Sitting in his kitchen with a ballpoint pen and a small coiled notebook, Walter considers his expenses. With December looming around the corner, he laments the fact that his furnace, after all these years, has chosen to retire on the heels of winter. With his natural gas furnace no longer working, Walter has purchased two electric heaters to warm his home. These new additions leave him feeling unsure of how best to tackle his energy bills and this nervousness inspires him to investigate his home’s various electrical needs. In his son’s room, shelves decked with plastic dinosaurs and superhero posters adorn the walls. A small boy by the name of Brooks sits in the corner with a laptop propped over his knees. Walter approaches and unplugs the computer cord, telling the boy to finish his homework by hand. The boy’s teacher, he assures, won’t mind. Little does Walter know that the cost of powering his son’s laptop is of little significance, especially when compared to the oversized electric heaters he’s had running since the furnace died. Still, these days he hopes to divert whatever savings he can.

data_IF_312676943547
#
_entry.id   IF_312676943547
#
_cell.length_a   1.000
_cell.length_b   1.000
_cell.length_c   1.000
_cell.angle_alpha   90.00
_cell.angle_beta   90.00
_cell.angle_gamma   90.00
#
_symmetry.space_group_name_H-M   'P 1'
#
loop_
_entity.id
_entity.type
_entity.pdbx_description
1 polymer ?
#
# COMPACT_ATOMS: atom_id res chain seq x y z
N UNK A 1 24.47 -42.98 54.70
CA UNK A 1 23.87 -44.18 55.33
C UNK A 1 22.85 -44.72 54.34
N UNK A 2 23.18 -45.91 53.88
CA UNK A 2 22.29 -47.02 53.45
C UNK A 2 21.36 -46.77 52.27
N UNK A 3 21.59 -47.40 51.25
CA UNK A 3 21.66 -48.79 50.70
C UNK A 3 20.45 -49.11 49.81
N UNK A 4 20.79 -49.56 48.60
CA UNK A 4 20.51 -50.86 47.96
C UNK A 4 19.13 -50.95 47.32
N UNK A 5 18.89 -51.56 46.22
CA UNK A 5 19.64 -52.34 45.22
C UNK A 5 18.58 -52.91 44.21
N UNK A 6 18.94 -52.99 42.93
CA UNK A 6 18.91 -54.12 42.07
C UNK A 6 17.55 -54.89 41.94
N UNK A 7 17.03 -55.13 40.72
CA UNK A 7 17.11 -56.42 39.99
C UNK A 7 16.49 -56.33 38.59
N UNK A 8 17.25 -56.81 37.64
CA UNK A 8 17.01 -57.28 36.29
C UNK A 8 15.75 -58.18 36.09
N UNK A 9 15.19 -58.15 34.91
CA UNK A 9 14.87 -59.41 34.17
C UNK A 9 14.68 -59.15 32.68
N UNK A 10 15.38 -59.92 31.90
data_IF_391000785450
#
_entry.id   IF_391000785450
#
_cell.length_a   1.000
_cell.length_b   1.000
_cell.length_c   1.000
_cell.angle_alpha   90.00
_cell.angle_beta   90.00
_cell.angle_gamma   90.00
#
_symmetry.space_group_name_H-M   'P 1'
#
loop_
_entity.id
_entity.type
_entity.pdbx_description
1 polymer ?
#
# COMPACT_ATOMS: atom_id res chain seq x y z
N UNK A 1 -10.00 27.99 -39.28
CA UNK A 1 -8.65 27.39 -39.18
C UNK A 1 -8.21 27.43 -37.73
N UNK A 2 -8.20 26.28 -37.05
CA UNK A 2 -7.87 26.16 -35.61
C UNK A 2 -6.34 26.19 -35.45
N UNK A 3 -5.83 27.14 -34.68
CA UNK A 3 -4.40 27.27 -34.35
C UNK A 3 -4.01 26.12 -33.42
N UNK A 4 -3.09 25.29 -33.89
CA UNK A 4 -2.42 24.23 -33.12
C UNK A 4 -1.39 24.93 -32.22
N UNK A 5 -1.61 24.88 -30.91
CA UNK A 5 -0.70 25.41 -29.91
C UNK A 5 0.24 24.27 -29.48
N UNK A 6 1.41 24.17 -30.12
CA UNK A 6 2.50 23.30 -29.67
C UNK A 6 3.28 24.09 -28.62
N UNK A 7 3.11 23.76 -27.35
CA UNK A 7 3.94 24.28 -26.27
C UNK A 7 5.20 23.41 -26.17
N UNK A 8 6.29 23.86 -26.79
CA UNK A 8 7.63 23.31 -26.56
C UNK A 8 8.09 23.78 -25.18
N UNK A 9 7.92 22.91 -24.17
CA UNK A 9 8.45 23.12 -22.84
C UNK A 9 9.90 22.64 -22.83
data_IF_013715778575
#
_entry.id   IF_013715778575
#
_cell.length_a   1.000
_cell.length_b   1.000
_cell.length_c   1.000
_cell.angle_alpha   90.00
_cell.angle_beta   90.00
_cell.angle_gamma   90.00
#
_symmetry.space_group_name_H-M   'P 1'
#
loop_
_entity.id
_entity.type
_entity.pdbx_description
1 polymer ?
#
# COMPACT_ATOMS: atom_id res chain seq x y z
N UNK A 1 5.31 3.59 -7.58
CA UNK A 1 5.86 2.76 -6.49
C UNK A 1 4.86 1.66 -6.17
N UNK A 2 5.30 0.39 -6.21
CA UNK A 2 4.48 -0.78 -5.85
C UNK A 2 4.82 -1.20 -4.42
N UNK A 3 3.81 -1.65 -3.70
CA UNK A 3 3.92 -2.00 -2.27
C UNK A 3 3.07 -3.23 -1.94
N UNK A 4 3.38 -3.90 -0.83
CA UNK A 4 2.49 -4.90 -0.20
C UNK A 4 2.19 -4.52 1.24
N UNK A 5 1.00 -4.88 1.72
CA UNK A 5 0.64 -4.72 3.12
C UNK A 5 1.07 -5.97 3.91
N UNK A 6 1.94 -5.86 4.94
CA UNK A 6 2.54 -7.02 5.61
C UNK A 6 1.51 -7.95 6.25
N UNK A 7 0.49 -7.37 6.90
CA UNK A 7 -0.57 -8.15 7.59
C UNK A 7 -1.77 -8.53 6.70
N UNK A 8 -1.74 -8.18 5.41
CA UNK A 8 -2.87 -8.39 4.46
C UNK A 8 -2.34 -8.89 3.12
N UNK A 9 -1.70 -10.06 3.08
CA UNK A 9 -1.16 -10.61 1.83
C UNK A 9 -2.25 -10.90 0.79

As a second COVID wave hits the province with full force and the impacts of prolonged economic repercussions become clearer, Alberta faces challenges that will ask us to reimagine what it means to bring our ingenuity, expertise, and innovative spirit to bear. In a province already reimagining the future of its energy sector, COVID-19 has shocked demand and disrupted expectations we might have had about what the future could look like. This turbulence has been accompanied by an accelerated commitment among financial institutions to scrutinize their investment portfolios and other activity through a climate science lens. The UN Principles for Responsible Investment initiative, a leading body pushing towards low-carbon pathways, has reported that signatories have more than $100 trillion in assets under management, and the Bank of Canada has made recent public statements about how we will need to decarbonize many facets of our lives in order to mitigate the worst impacts of climate change. Global investors are demanding a more stringent reckoning with an emerging consensus that prioritizes climate risk. With all of this as backdrop, several leading oil and gas companies have reduced the reported value of their assets by more than $80 billion in the first three quarters of 2020.